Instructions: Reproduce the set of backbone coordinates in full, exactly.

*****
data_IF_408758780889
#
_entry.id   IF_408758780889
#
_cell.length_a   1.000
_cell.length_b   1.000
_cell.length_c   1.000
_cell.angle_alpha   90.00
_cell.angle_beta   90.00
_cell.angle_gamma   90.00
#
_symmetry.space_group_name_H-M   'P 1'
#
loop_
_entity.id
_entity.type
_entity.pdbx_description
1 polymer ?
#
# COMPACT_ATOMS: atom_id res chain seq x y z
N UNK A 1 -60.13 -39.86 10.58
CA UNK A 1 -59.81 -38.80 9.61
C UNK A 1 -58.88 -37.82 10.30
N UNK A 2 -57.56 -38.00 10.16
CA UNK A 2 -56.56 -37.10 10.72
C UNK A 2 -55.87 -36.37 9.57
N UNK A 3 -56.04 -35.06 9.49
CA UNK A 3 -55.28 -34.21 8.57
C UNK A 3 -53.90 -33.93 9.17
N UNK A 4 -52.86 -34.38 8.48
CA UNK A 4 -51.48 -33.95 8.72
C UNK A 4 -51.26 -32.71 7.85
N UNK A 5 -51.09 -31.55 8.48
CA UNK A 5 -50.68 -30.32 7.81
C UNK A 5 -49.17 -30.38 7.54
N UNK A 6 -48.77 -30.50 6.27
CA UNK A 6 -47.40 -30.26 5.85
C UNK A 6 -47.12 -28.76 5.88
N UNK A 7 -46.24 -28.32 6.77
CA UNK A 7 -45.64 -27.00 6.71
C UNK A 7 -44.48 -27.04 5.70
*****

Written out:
data_IF_408758780889
#
_entry.id   IF_408758780889
#
_cell.length_a   1.000
_cell.length_b   1.000
_cell.length_c   1.000
_cell.angle_alpha   90.00
_cell.angle_beta   90.00
_cell.angle_gamma   90.00
#
_symmetry.space_group_name_H-M   'P 1'
#
loop_
_entity.id
_entity.type
_entity.pdbx_description
1 polymer ?
#
# COMPACT_ATOMS: atom_id res chain seq x y z
N UNK A 1 -60.13 -39.86 10.58
CA UNK A 1 -59.81 -38.80 9.61
C UNK A 1 -58.88 -37.82 10.30
N UNK A 2 -57.56 -38.00 10.16
CA UNK A 2 -56.56 -37.10 10.72
C UNK A 2 -55.87 -36.37 9.57
N UNK A 3 -56.04 -35.06 9.49
CA UNK A 3 -55.28 -34.21 8.57
C UNK A 3 -53.90 -33.93 9.17
N UNK A 4 -52.86 -34.38 8.48
CA UNK A 4 -51.48 -33.95 8.72
C UNK A 4 -51.26 -32.71 7.85
N UNK A 5 -51.09 -31.55 8.48
CA UNK A 5 -50.68 -30.32 7.81
C UNK A 5 -49.17 -30.38 7.54
N UNK A 6 -48.77 -30.50 6.27
CA UNK A 6 -47.40 -30.26 5.85
C UNK A 6 -47.12 -28.76 5.88
N UNK A 7 -46.24 -28.32 6.77
CA UNK A 7 -45.64 -27.00 6.71
C UNK A 7 -44.48 -27.04 5.70